All the problems with central control and locking down devices can be solved by....not having central control and not locking down devices. Our 7s & 8s have 1:1 MacBooks, effectively leased by parents but owned by the school until the lease is paid out. We image (rather our vendor does) and distribute the machines together with a portable HDD for backup. At school kids have no access to the network or network drives other than the internet. Network printing available by Papercut web print client. Their responsibility to backup and manage their machines.
Any problems caused by fiddling with settings or by downloading software that can't be fixed by tech dept in 2 minutes means that we go to the time machine backup. If that doesn't exist we re-image the machines. That's it. Best decision we ever made not to allow access to shared drives or home drives on the network, and not to try to manage the machines.
I disagree, slightly, I think we have a duty of care to put certain barriers in place and professional curtsey to ensure software on the devices are uniform to aid lesson planning.
Generally you'll find all 1:1 devices are less locked though due to that part ownership, whether it's teacher laptops that need access to home stuff, or students.
Don't think it's the right way to do it though, still should be locked down.
If a teacher brings porn in on their laptop, it is a serious issue and would most likely result in sacking. If a child does it, the issues regarding the porn still exist. It doesn't matter that they aren't sat in a classroom watching it, its when they're on the playing fields, transferring it to their mates, or whatever other time.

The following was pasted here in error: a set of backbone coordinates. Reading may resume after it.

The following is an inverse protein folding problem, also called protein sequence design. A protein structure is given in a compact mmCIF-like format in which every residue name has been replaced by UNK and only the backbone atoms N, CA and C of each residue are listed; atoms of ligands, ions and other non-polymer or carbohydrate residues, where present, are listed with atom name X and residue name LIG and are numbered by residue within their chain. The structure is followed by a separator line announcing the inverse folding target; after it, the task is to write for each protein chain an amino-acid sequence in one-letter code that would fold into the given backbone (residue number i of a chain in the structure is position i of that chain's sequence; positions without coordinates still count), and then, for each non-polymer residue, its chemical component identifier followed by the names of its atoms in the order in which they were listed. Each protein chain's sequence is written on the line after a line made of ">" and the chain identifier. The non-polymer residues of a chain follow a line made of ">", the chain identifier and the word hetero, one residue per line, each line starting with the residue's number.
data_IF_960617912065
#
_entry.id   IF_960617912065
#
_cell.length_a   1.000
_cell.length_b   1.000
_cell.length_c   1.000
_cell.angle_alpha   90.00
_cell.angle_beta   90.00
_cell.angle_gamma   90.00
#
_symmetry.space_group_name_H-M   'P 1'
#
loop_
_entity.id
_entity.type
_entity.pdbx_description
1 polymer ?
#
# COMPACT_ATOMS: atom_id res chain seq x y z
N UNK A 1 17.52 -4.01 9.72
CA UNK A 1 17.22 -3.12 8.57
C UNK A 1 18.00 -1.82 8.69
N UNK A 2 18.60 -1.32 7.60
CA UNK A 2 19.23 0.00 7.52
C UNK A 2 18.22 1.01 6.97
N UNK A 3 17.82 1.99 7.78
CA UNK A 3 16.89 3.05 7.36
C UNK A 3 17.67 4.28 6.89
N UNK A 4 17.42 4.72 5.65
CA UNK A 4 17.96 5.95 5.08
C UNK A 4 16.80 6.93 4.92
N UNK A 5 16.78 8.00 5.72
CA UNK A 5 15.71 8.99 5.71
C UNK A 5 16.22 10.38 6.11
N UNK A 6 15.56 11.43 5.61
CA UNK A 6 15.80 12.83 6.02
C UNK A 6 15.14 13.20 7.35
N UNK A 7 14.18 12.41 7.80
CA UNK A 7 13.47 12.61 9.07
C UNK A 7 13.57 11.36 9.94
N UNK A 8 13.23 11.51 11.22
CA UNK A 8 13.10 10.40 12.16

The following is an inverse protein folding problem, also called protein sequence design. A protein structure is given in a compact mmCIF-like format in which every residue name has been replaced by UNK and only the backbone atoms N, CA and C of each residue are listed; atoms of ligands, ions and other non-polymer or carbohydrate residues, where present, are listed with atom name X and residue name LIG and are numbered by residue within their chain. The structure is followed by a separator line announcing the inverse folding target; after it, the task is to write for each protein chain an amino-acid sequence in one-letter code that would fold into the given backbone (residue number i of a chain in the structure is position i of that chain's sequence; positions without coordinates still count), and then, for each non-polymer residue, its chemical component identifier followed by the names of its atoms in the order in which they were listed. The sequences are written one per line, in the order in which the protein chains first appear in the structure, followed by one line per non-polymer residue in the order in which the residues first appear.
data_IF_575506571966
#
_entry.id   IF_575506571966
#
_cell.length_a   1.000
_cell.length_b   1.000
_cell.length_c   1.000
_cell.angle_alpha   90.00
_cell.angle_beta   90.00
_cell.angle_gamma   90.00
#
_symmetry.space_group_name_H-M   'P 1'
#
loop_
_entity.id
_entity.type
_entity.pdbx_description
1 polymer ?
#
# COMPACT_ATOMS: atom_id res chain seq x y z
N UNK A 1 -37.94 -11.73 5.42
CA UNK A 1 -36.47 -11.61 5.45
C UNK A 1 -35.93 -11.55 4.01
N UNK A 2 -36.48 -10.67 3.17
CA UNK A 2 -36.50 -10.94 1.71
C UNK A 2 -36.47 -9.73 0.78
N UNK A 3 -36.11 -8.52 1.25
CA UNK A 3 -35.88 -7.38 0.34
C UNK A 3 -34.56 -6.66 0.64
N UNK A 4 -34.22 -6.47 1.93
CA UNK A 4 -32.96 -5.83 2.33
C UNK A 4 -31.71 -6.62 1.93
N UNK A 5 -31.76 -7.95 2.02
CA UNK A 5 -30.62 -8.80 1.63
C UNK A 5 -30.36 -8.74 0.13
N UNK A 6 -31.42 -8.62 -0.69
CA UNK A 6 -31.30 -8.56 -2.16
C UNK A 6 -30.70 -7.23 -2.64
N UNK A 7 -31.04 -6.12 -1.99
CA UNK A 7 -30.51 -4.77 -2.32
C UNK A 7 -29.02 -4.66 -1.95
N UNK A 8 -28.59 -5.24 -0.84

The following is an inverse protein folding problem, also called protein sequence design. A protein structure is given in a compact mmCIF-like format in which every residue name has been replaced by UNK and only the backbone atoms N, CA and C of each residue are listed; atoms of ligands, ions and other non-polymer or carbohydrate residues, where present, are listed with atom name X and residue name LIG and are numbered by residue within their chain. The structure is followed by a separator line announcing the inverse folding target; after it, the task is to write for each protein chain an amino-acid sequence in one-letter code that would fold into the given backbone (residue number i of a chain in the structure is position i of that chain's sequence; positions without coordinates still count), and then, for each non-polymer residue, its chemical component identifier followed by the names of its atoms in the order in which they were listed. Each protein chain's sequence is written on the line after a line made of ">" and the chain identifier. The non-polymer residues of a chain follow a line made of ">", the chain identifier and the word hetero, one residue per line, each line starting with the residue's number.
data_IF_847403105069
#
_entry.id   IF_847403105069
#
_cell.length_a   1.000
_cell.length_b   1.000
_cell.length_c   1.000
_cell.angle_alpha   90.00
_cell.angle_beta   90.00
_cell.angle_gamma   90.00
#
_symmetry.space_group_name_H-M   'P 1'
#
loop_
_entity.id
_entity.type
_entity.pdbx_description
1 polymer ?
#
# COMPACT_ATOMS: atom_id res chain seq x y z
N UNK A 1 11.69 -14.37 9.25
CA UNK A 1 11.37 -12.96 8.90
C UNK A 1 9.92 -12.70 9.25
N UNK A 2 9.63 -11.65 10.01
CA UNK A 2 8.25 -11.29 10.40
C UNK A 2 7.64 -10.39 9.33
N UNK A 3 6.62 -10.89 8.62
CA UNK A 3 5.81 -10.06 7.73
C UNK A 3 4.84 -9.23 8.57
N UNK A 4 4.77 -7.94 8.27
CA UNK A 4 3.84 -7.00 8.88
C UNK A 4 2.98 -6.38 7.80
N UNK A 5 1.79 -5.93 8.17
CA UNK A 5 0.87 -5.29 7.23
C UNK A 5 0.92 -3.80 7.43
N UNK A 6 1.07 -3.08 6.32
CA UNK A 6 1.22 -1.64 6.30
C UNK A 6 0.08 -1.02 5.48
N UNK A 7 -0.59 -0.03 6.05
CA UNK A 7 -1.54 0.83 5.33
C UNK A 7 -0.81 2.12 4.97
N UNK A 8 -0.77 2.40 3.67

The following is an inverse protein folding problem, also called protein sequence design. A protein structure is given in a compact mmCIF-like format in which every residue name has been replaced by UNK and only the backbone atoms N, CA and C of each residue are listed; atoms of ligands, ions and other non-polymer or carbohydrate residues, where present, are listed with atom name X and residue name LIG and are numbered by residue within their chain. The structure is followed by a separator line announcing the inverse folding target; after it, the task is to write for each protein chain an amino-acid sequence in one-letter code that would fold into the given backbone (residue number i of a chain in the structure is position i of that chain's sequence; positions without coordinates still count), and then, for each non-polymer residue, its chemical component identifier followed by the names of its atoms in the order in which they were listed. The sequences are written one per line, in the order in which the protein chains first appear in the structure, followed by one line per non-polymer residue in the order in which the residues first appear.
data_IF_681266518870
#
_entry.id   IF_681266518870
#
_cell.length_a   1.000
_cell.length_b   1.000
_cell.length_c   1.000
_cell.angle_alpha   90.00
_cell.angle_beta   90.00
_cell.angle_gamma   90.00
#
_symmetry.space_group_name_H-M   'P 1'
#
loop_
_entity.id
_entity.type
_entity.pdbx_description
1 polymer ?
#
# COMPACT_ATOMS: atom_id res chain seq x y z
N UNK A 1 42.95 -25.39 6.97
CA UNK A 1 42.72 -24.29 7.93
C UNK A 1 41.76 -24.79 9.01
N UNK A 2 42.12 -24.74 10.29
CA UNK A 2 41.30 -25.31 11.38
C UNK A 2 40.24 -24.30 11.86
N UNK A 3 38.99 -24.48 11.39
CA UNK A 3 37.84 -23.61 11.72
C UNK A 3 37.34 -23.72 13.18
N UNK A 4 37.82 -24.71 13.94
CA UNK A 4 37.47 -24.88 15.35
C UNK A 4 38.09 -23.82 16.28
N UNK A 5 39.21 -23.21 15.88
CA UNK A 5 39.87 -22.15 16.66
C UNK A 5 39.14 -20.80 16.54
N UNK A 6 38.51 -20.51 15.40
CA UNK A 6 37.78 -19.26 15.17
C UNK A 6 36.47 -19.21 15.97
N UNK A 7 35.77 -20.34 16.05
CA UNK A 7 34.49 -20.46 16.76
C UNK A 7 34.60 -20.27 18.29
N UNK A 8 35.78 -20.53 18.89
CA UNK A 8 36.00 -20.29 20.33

Re porn & games on 1:1 devices. Yes, the kids load them up with games, but if they are playing games in class it's the teacher's class management issue not a technology issue. And porn - they can't access porn through the school internet connection (our best efforts) which means it comes from home, which means its a parental issue if it's accessed online. Also, if a parent requests that the machine be password protected or they be made administrator we will do that.
If we were to find porn, or pirated films etc, or if porn was being distributed around, it would be against the AUP and school rules in general and the kid would face sanctions. What's so special about computers that the school has to actively prevent them from holding porn or games? The kids have school bags supplied from our uniform shop and we don't actively prevent them from holding printed porn or games, yet all schools would have sanctions if it was found at school or passed around.
And that's for kids - I find it difficult to credit how any reasonable person would expect to provide teachers with any machine of which they were not the administrator, and I wouldn't expect any teacher to accept that they are not even trusted to have anything but a locked down machine. If you can't trust a teacher to be their own admin we may as well fire them all and shut up shop.
What makes teachers so different to every other employee in the world. Most places that deal with a large amount of machines and have a need to get work done lock down the machines a little just to make sure that they can do all the menial unimportant stuff - like their jobs as opposed to installing the latest Apple coffee recomendation app. What makes teachers so much better and more responcible than all the other employees in the world. Here's a news flash for you, they are not. They are generally worse, with unions so powerful they would have to murder someone on CCTV to be fired they know they can get away with almost everything and they attempt to.
End of the day, the reason teachers have laptops to take home is for "work use", not personal use. Same reason for using a pc at school, so same rules/lockdowns should apply. Else why apply any policies at school, as they should be trusted there too?
(Edit - Obviously applies to students etc too, not just teachers :) )
Kids used to bring porn mags into school before the internet but the school didn't supply them. Same difference with technology in my eyes - as long as the school is taking reasonable precautions.